8. 8. LOGO AREA Positional Bargaining The problem of reaching agreement is that many negotiations bargain over positions. Each side takes a position, argues for their position, and makes concessions to reach a compromise. This method is called positional bargaining, but does not tend to produce very good agreements. • Arguing about positions induces parties to lock themselves into positions that may result into less than optimal agreements. • Arguing about positions can take longer than focusing on interests because both parties may try to make several offers and counter-offers before they reach an agreement that satisfies their interests. • Arguing about positions may hurt an ongoing relationship between parties. • Positional bargaining is even more difficult where there are more than two parties. Positional bargaining can be appropriate for short-term, one-time agreements. An example might be haggling over the price of a used table at a flea market. For longer-term relationships, positional bargaining can be destructive.
  9. 9. LOGO AREA Positional Bargaining: Types There are two types of positional bargaining: hard (“don’t give in”) and soft (“make concessions”). Soft Approach Hard Approach • Participants are friends • Agreement is the goal • Easily makes concessions • Is soft of people and the problem • Easily trusts others • Changes positions easily • Makes offers • Discloses bottom line • Accepts one-sided loss • Searches for an acceptable answer • Insists on agreement • Avoids contests of will • Yields to pressure • Participants are adversaries • Victory is the goal • Concessions are demanded as a condition of the relationship • Negotiations are hard on the people and the problem • Creates distrust of others • Digs into your position • Makes threats • Demands one-sided gains as the price of agreement • Search for single answer: one you will accept • Insistent on your position • Becomes a contest of will • Pressure is applied Outcome: You may make too many concessions Outcome: You may damage the relationship In long-term relationships, neither approach will allow you to reach an optimal agreement. Positional bargaining is short-sighted, inefficient, neglects parties’ interests, encourages stubbornness, and tends to harm the parties’ relationship. Characteristics and Outcomes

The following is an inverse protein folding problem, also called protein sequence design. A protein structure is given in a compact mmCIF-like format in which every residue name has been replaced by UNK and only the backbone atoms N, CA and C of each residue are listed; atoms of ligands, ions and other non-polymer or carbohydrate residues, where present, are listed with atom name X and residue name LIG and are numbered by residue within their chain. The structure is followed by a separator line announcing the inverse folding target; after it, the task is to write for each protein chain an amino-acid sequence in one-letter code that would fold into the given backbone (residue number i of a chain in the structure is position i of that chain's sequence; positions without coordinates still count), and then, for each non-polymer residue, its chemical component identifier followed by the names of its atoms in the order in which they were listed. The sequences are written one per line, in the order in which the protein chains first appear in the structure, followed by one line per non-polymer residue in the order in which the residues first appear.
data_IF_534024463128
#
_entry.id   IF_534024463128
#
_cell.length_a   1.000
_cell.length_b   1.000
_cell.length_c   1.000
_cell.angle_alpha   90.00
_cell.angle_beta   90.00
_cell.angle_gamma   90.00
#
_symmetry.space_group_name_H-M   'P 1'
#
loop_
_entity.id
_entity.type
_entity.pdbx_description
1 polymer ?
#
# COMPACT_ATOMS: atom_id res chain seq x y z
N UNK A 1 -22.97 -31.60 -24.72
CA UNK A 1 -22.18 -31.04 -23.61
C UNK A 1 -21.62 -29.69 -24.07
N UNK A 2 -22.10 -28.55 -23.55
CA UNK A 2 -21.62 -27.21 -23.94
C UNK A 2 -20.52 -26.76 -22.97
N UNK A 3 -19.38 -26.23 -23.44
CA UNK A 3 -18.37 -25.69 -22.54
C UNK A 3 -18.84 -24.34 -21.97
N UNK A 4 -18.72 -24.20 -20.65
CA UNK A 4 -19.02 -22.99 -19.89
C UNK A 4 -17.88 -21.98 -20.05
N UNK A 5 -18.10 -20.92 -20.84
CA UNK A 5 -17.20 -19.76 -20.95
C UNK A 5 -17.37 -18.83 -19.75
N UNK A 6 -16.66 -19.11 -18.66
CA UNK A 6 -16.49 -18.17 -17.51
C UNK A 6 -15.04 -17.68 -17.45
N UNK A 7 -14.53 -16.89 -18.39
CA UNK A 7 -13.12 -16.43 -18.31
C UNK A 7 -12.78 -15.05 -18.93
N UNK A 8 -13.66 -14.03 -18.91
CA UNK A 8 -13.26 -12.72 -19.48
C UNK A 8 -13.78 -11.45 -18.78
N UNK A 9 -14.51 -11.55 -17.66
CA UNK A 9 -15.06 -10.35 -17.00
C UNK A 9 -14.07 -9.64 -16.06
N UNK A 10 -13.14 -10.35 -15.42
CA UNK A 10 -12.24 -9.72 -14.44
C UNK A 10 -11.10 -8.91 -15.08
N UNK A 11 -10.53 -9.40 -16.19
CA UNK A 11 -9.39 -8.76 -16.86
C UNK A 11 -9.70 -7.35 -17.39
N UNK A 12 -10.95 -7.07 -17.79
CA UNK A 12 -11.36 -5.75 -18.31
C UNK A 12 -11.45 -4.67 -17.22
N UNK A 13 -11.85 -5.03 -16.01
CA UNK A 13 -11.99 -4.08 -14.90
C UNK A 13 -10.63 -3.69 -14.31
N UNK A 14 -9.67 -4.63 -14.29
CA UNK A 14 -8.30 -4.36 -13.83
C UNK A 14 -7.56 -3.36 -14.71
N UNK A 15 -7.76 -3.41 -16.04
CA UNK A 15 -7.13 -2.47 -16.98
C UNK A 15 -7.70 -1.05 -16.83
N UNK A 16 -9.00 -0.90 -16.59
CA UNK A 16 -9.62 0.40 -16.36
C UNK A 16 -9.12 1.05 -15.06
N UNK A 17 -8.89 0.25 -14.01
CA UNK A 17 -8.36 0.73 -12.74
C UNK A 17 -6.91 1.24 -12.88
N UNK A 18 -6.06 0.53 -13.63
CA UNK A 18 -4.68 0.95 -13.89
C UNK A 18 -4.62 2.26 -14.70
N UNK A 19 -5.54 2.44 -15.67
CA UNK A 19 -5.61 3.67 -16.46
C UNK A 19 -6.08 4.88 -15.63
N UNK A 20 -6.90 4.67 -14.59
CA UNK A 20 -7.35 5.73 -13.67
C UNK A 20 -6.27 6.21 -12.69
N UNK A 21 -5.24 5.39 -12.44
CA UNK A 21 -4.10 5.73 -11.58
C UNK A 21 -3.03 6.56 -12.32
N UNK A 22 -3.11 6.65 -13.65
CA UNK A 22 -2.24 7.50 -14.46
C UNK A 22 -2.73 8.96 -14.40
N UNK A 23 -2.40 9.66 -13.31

10. 10. LOGO AREA 6 Techniques For Managing Emotion 1. Recognize and understand your own emotions as well as your customer’s. 2. Determine the source of the feelings. 3. Talk about feelings--yours and your customer’s. 4. Acknowledge your customer’s feelings as legitimate. 5. Do not react emotionally to emotional outbursts. 6. Use symbolic gestures.
  11. 11. LOGO AREA 4 Methods To Minimizing Communication Problems 1. Engage in active listening. The goal of active listening is to understand your customer as well as you understand yourself. 2. Speak directly to your customer. This is not considered appropriate in some cultures, but when permitted, it helps to increase understanding. 3. Speak about yourself, not about your customer. Describe your own feelings and perceptions, rather than focusing on your customer’s motives, misdeeds, or failing. 4. Speak for a purpose. Too much communication can be counter-productive.